Wednesday, July 27, 2016

Line to Strain


Maru Take Ebisu Ni Oshi Oike
Ane San Rokkaku Tako Nishiki
Shi Aya Bu Taka Matsu Man Gojo
Seta Ring Ring Uo no Tana
Past Rokujo Santetsu
After Shichijo it's Hachijo and Kujo
And then it ends at Jujo Toji
Whenever I think of Kyoto, I think of the little song I quoted just above this. It's a mnemonic song of all the large roads that go from east to west in Kyoto, and you wouldn't believe how often I had to sing the song to figure out where I was and how far I still needed to go when I was living in Kyoto.

Nishijin refers both to a geographical area in the city of Kyoto, as well as the textile that has traditionally been manufactured there. A visit of Catherine Turner (magazine editor, daughter of a former US vice-president and amateur sleuth) to Kobayashi Souzaemon (owner of one of the oldest textile manufacturers in Nishijin) ends in a little treat in a traditional Gion tea house, where Catherine learns about a geigi-cum-mistress sponsored by Kobayashi. The following day, the mistress is found murdered in her room, and Catherine and her boyfriend Hamaguchi Ichirou suspect the murder might be connected to the Kobayashi family, which has the "usual" problems of second wives who can't seem to give birth to a new heir, sons of first wives who are afraid for their inheritance and pregnant mistresses. Luckily for Cathy and Ichirou, the police detective in charge of the case is an old acquaintance of them, and so the two have a new murder investigation adventure in the old capital of Japan in Yamamura Misa's Kyouto Nishijin Satsujin Jiken ("The Kyoto Nishijin Murder Case", 1987)

The words "Yamamura Misa Suspense" are an institution in Japan. When people think of The Stereotypical Two-Hour TV Drama Mystery, they think of either Nishimura Kyoutarou or Yamamura Misa. Both writers are known for having provided countless of original plots for TV detective productions, often featuring mystery plots that require little thinking, some romance subplot and set in touristic destinations (=anywhere but Tokyo). Yamamura Misa's father's academic work had brought him to Korea during its colonization by Japan and she was born in Keijou (Seoul). They moved back to the ancient capital Kyoto afterwards though and Kyoto features heavily in Yamamura Misa's work.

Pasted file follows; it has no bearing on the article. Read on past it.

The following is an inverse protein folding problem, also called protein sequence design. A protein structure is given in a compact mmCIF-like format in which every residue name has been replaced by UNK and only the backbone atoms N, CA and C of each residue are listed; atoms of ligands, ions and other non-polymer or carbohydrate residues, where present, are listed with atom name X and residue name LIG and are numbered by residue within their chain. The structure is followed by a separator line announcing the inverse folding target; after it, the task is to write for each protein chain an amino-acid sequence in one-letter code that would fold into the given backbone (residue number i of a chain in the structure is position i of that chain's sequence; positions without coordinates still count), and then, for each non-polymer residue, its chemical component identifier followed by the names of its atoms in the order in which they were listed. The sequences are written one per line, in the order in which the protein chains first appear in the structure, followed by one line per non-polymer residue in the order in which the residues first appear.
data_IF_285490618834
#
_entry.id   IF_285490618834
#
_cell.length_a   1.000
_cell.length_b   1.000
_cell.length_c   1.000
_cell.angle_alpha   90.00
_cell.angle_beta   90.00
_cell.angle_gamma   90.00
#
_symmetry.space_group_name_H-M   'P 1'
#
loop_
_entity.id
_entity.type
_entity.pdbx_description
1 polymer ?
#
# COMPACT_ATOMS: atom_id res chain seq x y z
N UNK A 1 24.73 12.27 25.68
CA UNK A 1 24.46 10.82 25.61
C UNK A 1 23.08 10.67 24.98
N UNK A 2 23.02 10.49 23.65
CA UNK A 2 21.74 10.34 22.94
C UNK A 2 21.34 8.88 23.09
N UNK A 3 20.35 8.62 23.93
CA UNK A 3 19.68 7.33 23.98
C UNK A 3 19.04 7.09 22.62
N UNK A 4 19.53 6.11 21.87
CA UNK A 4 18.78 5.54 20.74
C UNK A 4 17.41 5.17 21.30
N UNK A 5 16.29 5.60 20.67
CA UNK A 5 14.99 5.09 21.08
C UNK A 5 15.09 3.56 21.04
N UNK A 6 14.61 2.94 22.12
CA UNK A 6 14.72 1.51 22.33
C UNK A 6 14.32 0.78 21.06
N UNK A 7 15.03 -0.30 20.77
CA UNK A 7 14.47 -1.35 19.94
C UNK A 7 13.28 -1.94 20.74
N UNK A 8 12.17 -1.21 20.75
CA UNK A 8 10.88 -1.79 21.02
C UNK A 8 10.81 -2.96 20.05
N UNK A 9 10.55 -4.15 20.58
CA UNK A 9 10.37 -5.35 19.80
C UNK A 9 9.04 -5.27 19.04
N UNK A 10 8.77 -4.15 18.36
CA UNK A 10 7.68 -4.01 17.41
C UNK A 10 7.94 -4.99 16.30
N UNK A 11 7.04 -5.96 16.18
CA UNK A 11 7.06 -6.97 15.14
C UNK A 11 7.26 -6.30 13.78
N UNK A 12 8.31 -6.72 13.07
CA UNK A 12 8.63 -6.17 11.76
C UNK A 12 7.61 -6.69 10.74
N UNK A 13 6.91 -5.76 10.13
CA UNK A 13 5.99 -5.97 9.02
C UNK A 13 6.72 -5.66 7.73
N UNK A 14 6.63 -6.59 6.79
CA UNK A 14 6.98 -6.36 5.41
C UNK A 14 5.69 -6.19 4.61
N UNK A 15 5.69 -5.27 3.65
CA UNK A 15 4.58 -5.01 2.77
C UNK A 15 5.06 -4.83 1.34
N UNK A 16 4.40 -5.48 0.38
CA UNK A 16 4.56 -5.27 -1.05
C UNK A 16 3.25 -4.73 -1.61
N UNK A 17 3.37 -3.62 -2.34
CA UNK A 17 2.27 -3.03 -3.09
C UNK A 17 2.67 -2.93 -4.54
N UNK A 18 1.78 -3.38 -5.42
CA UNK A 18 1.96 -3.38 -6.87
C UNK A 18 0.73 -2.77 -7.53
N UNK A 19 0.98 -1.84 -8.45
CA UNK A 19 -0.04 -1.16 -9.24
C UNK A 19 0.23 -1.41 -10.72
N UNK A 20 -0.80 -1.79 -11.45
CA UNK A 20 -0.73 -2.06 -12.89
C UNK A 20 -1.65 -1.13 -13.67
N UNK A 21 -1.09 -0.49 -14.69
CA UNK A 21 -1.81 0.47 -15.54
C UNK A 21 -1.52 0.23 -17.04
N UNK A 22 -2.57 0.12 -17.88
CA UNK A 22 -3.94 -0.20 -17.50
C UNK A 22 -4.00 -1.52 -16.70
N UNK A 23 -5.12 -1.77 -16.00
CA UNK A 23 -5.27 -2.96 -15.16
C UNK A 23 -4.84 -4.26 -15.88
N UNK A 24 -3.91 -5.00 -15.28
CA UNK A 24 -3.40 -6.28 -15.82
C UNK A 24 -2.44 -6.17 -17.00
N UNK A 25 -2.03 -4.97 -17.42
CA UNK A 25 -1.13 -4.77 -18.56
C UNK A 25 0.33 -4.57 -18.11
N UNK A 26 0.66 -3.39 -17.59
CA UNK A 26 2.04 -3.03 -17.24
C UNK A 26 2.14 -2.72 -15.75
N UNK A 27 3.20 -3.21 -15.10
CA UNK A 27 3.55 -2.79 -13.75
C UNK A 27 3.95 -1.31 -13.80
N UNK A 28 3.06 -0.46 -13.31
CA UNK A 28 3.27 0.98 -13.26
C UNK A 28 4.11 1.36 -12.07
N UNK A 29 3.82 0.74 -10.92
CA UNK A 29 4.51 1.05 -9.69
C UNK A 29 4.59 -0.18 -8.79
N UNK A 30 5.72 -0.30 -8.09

The Catherine Turner series is probably Yamamura's best known series, as it's been adapted into TV productions and even videogames. Catherine is a journalist and wealthy heiress, who has a great interest in Japanese culture and speaks it fluently (For some reason, she still uses "yes" and "no", even though she knows a lot of complex Japanese phrases...). For TV productions, the character of Catherine is often changed so she's Japanese, or switched out with other Yamamura Misa creations.

I have to admit, I was expecting pretty much nothing of Kyouto Nishijin Satsujin Jiken. I've read a couple of Yamamura's books and seen some TV specials, and they were always very predictable, stereotypical stuff. You've seen one of them, you've seen all of them. Kyouto Nishijin Satsujin Jiken did absolutely nothing to help this image sadly enough. There are some murders. There's a bit of amateur sleuthing. There's a bit of a romance subplot. And there is basically nothing that is really appealing. This is a by-the-numbers book. The Stereotypical Yamamura Misa Plot. Nothing more than that. I don't even feel like going much deeper into it, as anyone familiar with the Two-Hour TV Mystery Drama knows what to they can expect from this story.

The only things that interested me a little where the bits that delve into Kyoto culture, like Nishijin and the local ordinance that regulates building heights to preserve the traditional cityscape (which is why Kyoto is relatively 'lowly' built), but that's basically just trivia (and I've seen them used better in other detective stories too).

Kyouto Nishijin Satsujin Jiken is what you'd expect from a Yamamura Misa novel with Catherine Turner. Just that. Would I recommend it? No. Only interesting if you want to know how the Japanese Stereotypical Mystery Story goes. As a lesson in stereotypes across cultures, it's s certainly educative.

Original Japanese title(s): 山村美沙 『京都西陣殺人事件』

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